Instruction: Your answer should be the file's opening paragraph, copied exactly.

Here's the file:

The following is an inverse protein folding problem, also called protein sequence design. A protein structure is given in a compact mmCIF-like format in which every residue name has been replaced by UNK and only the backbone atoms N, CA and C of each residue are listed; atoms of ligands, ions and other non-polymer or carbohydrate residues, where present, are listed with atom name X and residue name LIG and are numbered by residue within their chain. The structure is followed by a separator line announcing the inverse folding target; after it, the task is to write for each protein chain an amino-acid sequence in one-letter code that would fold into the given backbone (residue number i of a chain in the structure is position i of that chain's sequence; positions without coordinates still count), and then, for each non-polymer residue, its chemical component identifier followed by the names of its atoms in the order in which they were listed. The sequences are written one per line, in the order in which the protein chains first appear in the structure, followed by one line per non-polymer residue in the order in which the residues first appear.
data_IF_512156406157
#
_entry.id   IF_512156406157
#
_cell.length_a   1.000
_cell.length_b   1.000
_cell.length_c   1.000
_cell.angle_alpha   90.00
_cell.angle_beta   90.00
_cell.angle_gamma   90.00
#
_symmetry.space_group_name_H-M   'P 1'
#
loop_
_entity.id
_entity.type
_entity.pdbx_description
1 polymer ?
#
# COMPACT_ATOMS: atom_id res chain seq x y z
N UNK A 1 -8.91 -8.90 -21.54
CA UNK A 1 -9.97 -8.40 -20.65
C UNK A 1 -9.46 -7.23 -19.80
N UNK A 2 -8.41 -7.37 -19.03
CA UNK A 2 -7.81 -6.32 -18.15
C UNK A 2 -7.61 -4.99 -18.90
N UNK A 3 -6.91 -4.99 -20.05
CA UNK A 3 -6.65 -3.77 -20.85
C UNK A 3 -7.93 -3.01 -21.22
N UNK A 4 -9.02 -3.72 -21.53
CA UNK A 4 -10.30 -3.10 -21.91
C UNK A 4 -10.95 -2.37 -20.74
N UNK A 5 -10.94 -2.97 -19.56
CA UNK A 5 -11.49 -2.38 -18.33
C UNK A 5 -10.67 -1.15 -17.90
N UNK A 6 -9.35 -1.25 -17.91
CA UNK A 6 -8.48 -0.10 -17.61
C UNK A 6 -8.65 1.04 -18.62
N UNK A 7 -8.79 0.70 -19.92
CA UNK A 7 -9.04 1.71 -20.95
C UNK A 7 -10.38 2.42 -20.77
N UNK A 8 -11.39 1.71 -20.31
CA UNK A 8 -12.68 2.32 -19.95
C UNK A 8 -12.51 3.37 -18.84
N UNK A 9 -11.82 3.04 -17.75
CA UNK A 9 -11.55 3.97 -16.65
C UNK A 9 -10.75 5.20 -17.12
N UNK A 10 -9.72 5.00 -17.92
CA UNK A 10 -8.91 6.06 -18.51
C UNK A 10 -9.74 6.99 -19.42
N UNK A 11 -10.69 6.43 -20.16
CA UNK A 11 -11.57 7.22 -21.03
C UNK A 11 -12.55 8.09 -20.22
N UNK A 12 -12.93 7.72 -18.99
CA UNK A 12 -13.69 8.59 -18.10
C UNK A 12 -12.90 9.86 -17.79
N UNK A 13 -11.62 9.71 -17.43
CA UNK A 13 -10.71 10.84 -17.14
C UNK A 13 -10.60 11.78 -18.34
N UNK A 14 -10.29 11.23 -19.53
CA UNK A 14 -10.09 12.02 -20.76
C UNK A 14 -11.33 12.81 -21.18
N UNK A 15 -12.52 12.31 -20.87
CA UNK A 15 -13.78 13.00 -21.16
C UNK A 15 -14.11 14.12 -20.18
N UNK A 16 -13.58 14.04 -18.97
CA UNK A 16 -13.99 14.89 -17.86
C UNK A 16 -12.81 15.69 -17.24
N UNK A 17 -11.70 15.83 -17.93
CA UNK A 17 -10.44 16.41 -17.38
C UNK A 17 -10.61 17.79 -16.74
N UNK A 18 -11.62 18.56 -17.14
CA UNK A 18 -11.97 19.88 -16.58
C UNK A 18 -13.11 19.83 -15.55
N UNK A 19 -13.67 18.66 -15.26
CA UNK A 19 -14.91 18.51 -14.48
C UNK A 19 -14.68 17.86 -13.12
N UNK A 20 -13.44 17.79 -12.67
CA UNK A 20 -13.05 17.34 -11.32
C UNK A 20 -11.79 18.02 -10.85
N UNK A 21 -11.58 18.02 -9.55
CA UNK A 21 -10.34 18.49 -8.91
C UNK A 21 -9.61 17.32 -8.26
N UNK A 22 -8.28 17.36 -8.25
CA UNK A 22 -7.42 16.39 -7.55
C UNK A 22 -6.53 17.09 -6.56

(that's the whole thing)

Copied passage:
The following is an inverse protein folding problem, also called protein sequence design. A protein structure is given in a compact mmCIF-like format in which every residue name has been replaced by UNK and only the backbone atoms N, CA and C of each residue are listed; atoms of ligands, ions and other non-polymer or carbohydrate residues, where present, are listed with atom name X and residue name LIG and are numbered by residue within their chain. The structure is followed by a separator line announcing the inverse folding target; after it, the task is to write for each protein chain an amino-acid sequence in one-letter code that would fold into the given backbone (residue number i of a chain in the structure is position i of that chain's sequence; positions without coordinates still count), and then, for each non-polymer residue, its chemical component identifier followed by the names of its atoms in the order in which they were listed. The sequences are written one per line, in the order in which the protein chains first appear in the structure, followed by one line per non-polymer residue in the order in which the residues first appear.